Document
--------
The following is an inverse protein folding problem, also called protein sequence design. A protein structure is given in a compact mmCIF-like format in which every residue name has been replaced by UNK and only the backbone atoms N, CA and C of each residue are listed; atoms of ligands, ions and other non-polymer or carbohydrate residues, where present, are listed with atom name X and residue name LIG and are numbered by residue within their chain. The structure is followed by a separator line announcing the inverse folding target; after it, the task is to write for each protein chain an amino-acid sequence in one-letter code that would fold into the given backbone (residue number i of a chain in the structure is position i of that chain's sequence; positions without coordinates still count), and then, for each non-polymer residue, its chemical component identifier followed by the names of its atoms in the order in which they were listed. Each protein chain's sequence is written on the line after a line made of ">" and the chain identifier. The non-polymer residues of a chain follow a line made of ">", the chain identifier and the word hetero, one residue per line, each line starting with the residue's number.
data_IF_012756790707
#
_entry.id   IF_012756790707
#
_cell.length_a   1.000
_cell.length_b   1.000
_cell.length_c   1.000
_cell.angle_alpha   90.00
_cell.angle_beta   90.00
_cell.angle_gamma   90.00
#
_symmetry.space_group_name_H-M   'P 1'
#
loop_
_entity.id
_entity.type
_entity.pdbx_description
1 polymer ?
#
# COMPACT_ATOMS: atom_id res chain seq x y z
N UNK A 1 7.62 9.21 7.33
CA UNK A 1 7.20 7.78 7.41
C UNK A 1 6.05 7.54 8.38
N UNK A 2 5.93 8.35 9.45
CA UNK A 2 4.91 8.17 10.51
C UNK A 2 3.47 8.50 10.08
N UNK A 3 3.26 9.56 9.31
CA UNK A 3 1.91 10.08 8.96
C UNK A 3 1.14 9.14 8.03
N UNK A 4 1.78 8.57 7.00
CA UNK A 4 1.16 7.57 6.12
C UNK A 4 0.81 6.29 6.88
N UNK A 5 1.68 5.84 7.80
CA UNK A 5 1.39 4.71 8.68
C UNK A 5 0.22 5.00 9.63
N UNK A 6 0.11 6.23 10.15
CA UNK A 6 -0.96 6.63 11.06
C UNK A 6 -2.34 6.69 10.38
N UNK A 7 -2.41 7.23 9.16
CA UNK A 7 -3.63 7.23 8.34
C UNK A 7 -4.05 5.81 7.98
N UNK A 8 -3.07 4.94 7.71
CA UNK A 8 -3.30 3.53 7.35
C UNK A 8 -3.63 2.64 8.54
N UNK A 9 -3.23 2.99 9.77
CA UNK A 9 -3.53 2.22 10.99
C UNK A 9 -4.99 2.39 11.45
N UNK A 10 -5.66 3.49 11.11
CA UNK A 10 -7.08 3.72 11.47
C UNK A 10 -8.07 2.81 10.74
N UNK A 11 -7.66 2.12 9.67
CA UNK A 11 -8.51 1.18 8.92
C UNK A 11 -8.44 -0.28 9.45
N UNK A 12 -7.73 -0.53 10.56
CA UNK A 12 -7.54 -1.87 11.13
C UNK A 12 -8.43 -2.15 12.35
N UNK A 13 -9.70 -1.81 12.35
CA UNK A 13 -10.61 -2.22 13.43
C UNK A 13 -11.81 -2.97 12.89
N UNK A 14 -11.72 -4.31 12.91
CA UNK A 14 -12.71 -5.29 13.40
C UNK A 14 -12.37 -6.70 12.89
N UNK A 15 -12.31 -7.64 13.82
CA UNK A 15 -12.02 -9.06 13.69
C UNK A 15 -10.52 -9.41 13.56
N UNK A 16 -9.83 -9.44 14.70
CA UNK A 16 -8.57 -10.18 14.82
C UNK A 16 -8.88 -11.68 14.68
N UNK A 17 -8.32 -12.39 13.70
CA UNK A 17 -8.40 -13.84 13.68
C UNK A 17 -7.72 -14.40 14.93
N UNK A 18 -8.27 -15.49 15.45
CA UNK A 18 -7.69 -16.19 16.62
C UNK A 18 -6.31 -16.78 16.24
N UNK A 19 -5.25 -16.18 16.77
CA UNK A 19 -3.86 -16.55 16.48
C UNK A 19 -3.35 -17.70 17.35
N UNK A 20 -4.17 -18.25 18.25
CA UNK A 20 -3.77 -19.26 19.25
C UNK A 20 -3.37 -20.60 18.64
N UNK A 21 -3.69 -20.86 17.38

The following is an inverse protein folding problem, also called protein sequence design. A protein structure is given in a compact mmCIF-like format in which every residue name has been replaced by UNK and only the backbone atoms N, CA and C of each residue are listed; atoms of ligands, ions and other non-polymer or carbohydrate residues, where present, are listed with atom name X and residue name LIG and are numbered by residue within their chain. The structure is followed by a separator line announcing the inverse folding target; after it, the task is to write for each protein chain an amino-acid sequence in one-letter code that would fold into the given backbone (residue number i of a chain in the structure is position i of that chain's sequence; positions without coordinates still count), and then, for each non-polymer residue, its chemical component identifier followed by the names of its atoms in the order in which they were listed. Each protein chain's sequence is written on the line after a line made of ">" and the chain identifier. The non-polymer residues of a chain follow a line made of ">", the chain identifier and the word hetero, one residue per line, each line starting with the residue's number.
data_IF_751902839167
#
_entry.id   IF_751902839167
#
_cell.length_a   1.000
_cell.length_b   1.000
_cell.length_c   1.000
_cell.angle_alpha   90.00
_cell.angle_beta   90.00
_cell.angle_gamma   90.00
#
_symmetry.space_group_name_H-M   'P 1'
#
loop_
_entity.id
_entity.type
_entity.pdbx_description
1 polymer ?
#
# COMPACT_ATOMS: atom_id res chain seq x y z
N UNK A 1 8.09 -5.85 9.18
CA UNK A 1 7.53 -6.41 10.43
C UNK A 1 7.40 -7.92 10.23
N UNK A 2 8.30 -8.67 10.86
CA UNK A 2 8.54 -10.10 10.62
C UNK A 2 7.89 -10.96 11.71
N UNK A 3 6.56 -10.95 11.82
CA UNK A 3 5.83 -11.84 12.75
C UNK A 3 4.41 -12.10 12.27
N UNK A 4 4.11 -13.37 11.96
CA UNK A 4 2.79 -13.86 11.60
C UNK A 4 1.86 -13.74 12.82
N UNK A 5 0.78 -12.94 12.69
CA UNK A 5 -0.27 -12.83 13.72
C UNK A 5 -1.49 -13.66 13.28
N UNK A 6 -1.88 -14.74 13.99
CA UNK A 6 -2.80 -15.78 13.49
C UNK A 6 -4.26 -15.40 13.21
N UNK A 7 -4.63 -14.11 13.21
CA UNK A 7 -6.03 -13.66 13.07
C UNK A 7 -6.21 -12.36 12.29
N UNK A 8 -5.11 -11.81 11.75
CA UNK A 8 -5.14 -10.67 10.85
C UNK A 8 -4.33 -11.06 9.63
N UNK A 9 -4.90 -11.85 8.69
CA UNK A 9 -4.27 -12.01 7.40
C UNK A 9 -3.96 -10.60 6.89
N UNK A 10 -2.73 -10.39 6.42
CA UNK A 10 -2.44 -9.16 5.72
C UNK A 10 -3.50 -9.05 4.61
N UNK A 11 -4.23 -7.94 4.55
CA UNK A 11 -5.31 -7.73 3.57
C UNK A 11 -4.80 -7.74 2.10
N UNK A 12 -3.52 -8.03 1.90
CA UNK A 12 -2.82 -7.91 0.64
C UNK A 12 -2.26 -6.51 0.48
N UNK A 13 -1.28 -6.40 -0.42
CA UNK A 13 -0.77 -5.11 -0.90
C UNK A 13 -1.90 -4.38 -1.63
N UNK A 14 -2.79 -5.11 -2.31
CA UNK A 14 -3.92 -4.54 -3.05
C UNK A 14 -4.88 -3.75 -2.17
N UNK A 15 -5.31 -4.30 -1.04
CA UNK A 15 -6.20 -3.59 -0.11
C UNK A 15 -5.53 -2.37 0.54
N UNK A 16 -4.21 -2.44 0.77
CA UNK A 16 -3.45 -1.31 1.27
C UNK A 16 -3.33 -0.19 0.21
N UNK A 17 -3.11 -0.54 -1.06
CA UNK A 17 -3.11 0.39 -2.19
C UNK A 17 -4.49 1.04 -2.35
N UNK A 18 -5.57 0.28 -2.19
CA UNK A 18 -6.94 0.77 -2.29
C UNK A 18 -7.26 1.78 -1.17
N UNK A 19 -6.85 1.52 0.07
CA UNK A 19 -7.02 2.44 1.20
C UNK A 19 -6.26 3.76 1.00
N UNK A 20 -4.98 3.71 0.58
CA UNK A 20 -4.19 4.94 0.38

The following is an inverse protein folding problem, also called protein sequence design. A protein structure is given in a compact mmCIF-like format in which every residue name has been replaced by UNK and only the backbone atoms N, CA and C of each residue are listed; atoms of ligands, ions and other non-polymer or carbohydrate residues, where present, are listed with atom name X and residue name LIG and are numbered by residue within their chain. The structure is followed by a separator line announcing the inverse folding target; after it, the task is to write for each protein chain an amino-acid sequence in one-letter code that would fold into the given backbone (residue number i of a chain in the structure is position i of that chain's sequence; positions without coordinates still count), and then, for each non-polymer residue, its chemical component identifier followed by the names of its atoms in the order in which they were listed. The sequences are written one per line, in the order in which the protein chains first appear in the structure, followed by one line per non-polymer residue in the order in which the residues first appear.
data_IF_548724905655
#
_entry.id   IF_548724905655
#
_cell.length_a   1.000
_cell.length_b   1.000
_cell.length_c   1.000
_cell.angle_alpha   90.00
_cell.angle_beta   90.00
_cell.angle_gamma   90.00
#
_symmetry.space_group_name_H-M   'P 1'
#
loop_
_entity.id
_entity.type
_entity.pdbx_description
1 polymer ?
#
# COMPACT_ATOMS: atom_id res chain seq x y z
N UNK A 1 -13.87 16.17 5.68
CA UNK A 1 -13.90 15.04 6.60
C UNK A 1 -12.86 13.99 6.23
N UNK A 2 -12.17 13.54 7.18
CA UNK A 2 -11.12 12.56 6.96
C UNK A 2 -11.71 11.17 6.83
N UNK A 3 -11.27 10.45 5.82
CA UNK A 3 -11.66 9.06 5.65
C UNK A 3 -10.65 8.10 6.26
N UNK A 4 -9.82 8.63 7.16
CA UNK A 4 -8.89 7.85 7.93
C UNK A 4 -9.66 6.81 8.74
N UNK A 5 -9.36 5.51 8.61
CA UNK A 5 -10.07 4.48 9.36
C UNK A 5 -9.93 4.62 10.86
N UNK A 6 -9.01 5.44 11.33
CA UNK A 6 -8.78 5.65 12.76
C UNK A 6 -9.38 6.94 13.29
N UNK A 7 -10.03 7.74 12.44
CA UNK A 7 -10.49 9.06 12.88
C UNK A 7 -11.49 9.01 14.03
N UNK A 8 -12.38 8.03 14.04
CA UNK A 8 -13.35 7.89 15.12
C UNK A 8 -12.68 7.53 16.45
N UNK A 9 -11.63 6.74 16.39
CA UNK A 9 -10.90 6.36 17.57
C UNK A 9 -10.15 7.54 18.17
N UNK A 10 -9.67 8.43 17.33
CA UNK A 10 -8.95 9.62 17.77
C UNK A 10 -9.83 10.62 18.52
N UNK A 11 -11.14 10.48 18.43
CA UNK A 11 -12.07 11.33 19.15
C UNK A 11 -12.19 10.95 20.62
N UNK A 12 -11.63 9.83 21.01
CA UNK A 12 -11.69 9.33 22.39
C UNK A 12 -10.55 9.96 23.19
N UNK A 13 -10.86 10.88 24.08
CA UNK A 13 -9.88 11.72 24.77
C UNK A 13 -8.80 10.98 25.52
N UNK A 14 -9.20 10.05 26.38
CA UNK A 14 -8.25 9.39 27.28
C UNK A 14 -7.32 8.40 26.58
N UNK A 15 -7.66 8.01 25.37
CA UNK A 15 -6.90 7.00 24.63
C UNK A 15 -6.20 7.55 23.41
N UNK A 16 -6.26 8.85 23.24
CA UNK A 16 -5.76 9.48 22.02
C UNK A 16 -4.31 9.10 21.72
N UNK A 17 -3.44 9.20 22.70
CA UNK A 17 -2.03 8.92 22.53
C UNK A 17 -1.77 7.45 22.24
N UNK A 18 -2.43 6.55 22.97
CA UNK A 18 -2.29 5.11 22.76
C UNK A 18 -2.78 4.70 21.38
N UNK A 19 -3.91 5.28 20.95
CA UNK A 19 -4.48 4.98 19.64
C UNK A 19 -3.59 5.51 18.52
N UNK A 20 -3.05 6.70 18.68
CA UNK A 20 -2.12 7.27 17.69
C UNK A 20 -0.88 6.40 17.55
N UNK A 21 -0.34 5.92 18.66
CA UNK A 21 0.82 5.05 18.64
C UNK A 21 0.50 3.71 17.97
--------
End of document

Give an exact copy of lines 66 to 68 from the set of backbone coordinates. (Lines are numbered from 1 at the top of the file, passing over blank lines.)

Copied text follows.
C UNK A 15 -10.52 -9.41 13.56
N UNK A 16 -9.83 -9.44 14.70
CA UNK A 16 -8.57 -10.18 14.82